“The bill also requires any voter to submit a copy of such identification with his voted absentee ballot. The bill exempts military and overseas voters and persons with a disability from these requirements,” according to the Legislative Information Service.

McClellan Wins, But GOP Still Controls Senate

By Jesse Adcock and Mary Lee Clark, Capital News Service

RICHMOND – Democrat Jennifer McClellan of Richmond easily won a seat in the Virginia Senate in a special election Tuesday, but Republicans retained control of the chamber by holding on to a district west of the capital city.

As expected, McClellan won the 9th Senate District race, receiving 91 percent of the votes against her opponent, Libertarian Corey Fauconier.

McClellan, an attorney who currently serves in the Virginia House of Delegates, will advance to the Senate as the General Assembly convenes for its 2017 session, which began Wednesday. During the session, balancing the state budget will be a priority, McClellan said Tuesday night.

“The big thing is to make sure that as we address the budget shortfall, we don’t make any cuts to education,” McClellan said. “We made some historic investments in this budget, and we just need to protect them.”

McClellan also said she would work to break up what critics call the school-to-prison pipeline – the suspensions and expulsions that may lead students into the criminal justice system. McClellan said she would do this by taking aim at disciplinary measures in school that unfairly target minority students and students with disabilities.

McClellan will fill the Senate seat vacated by a fellow Democrat, Donald McEachin, who was elected in November to the U.S. House of Representatives. The 9th Senate District includes Charles City County, parts of Henrico and Hanover counties, and part of the city of Richmond.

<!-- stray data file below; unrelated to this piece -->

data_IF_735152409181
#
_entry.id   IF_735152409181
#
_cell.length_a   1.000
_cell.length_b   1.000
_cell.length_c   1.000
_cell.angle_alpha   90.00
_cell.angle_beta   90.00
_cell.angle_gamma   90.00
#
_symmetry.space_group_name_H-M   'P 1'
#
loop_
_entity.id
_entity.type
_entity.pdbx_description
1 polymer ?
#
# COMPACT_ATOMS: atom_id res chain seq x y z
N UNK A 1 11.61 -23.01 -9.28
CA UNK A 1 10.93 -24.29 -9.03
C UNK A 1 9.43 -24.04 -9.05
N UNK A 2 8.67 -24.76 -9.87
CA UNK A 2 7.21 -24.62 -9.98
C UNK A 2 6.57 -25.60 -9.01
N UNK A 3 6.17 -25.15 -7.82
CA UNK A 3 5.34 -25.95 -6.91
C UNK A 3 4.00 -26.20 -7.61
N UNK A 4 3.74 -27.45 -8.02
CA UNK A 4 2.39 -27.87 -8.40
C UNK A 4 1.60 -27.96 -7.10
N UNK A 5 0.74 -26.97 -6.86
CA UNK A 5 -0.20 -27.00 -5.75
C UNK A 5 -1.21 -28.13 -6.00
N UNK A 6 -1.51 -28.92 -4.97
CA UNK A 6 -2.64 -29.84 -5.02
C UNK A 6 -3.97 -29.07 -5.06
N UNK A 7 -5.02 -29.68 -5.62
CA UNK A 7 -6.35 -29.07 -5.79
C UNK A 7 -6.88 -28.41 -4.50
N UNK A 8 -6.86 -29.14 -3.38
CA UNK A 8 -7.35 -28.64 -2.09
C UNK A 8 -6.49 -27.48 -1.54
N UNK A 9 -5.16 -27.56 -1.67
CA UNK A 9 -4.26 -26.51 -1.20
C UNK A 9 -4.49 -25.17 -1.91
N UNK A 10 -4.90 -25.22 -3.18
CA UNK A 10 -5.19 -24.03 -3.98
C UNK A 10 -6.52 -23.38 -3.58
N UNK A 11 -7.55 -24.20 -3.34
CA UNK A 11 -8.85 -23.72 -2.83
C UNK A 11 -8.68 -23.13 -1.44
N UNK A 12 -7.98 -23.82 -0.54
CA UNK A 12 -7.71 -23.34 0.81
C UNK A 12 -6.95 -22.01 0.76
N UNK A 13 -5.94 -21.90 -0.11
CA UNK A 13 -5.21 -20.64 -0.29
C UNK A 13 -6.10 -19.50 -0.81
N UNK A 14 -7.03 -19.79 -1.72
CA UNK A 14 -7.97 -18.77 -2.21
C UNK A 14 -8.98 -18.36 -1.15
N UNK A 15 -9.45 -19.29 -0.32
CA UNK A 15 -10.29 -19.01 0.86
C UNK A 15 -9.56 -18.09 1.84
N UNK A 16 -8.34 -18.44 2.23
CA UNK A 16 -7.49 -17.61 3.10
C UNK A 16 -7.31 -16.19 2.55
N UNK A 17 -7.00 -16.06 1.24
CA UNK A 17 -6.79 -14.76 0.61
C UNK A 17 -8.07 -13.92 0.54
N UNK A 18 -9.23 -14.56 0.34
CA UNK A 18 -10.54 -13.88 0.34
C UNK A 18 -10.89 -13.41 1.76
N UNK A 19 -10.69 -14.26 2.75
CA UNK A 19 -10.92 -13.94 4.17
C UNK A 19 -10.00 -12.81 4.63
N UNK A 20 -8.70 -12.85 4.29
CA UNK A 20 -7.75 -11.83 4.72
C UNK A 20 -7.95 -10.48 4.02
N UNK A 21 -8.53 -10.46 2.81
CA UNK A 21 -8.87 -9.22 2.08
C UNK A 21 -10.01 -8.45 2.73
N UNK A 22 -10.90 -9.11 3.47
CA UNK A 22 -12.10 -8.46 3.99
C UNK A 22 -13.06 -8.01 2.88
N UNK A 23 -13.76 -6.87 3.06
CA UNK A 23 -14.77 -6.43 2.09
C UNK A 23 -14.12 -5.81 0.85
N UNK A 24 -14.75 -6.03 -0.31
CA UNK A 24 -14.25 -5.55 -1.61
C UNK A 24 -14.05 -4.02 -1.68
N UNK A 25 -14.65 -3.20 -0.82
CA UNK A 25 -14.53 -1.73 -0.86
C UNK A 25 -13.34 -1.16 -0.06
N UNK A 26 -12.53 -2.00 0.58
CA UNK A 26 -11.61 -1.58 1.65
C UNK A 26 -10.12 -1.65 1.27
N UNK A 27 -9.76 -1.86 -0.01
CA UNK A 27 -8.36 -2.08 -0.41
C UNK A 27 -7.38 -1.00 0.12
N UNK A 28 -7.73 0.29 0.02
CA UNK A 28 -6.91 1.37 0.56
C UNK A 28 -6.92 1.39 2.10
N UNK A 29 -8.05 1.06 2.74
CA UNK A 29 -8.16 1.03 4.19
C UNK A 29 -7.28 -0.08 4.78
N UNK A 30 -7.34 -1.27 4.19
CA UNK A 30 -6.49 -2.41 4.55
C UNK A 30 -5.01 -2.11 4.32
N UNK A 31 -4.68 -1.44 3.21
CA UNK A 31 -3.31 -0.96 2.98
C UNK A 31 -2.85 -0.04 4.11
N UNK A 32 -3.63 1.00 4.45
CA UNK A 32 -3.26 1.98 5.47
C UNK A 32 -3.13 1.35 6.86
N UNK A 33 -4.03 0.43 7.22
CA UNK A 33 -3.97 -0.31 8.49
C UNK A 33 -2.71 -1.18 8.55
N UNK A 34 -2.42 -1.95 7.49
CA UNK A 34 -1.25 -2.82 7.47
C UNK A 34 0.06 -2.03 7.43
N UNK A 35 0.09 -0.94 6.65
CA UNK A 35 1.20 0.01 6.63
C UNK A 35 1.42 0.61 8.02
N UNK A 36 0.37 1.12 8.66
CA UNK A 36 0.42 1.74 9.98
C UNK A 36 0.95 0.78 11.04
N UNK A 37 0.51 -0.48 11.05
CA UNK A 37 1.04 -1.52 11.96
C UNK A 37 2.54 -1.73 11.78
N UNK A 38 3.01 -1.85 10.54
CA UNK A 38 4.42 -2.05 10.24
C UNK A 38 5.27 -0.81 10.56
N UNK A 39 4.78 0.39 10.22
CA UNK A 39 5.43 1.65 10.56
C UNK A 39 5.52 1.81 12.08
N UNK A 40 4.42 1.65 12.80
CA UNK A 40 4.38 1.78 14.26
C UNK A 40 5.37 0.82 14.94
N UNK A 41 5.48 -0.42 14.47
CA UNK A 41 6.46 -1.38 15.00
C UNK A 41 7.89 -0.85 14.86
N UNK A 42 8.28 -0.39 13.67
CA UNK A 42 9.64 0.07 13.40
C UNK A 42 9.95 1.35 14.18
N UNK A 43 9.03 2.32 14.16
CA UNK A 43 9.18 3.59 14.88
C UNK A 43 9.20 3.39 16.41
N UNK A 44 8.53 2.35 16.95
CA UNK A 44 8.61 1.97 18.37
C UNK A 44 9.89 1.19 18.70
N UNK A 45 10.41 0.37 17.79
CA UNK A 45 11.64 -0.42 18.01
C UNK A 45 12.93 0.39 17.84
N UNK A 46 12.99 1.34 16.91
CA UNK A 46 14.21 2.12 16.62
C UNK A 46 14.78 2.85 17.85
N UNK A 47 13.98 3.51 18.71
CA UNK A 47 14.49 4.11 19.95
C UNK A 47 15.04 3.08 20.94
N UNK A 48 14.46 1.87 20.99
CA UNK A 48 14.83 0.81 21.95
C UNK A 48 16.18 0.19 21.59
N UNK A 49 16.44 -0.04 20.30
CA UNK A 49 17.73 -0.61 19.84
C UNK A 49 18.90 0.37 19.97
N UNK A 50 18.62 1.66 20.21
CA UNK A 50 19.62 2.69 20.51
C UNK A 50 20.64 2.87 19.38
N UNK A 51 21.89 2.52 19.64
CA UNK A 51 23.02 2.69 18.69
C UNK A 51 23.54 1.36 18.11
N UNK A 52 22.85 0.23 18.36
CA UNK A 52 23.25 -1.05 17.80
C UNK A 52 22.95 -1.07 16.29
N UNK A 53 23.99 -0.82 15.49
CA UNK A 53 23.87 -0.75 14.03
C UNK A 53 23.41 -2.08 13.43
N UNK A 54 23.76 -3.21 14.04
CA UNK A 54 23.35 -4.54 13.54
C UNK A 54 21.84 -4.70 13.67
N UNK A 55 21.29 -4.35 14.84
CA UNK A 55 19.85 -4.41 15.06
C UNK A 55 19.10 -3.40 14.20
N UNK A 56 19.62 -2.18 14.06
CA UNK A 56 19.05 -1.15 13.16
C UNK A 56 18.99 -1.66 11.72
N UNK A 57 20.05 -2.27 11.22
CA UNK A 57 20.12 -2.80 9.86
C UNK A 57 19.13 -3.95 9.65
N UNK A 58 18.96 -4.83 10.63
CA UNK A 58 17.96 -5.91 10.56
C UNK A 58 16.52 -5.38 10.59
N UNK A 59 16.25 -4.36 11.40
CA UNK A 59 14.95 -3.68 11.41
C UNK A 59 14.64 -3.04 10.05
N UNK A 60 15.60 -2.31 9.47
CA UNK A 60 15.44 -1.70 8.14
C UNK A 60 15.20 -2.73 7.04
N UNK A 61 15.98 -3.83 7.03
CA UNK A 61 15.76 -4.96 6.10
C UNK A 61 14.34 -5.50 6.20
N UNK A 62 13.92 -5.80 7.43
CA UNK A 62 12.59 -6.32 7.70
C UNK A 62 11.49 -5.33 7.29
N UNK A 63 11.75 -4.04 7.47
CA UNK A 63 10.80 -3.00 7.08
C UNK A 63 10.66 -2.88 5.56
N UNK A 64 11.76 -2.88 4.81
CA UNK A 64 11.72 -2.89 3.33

By holding onto the district, the Democrats have 19 of the 40 Senate seats. The Republicans will continue to hold 21 seats by winning the 22nd Senate District on Tuesday.

Republican Mark Peake defeated Democrat Ryant Washington and Independent Joe Hinesin that district, which includes the counties of Amherst, Appomattox, Buckingham, Cumberland, Fluvanna and Goochland, as well as parts of Louisa County and the city of Lynchburg.

“I look forward to representing everybody – not just Republicans – but Democrats and everybody in the 22nd District,” Peake said. “I look forward to working with Republican senators and think it’s important that we kept the majority in the state Senate.”

Peake served on the Commonwealth Transportation Board under former Gov. Bob McDonnell. He is a strong supporter of 2nd Amendment rights and ran for Senate advocating “more freedoms and less government in our lives.”

Peake received 53 percent of the votes, while Washington got about 40 percent and Hines 7 percent.

Peake will replace Republican Tom Garrett in the state Senate. Garrett was elected to the U.S. Congress in November.

It was a tough loss for Democrats, because it means that Republicans will maintain control over both the House of Delegates and the Virginia Senate.

If the Democrats had captured the 22nd Senate District seat, the Senate would have been evenly divided between the two parties. But the Democrats effectively would have controlled the Senate, because the lieutenant governor – currently Ralph Northam, a Democrat – gets to cast tie-breaking votes in that chamber.

Quentin Kidd, a political science professor at Christopher Newport University, said it would have been significant in many ways if the Democrats had won the 22nd Senate District race.

“It would force House Republicans to deal with pieces of legislation that they otherwise might not want to deal with, and if they had control of both chambers, they wouldn’t have to deal with,” Kidd said.

McClellan said being in the minority in the Senate is “not any different than what I’m used to.”

“I’ve been in the House of Delegates for 11 years where I was in the minority,” she said. “The Senate majority flipped back and forth. I’m very used to working across the aisle, but standing up on progressive values when I need to.”

A special election now will be called for the 71st House District seat, which McClellan had held for more than a decade. That district includes parts of Henrico County and the city of Richmond.

Also on Tuesday, Republican N. D. “Rocky” Holcomb III won the 85th House District race in Virginia Beach against Democrat Cheryl Turpin. Holcomb received 53 percent of the votes to Turpin’s 47 percent. Holcomb will replace Scott Taylor, who was elected to the U.S. House of Representatives in November.

Holcomb is a captain in the Virginia Beach Sheriff’s Office, where he heads the Criminal Intelligence Unit. He previously served in the U.S. Marine Corps.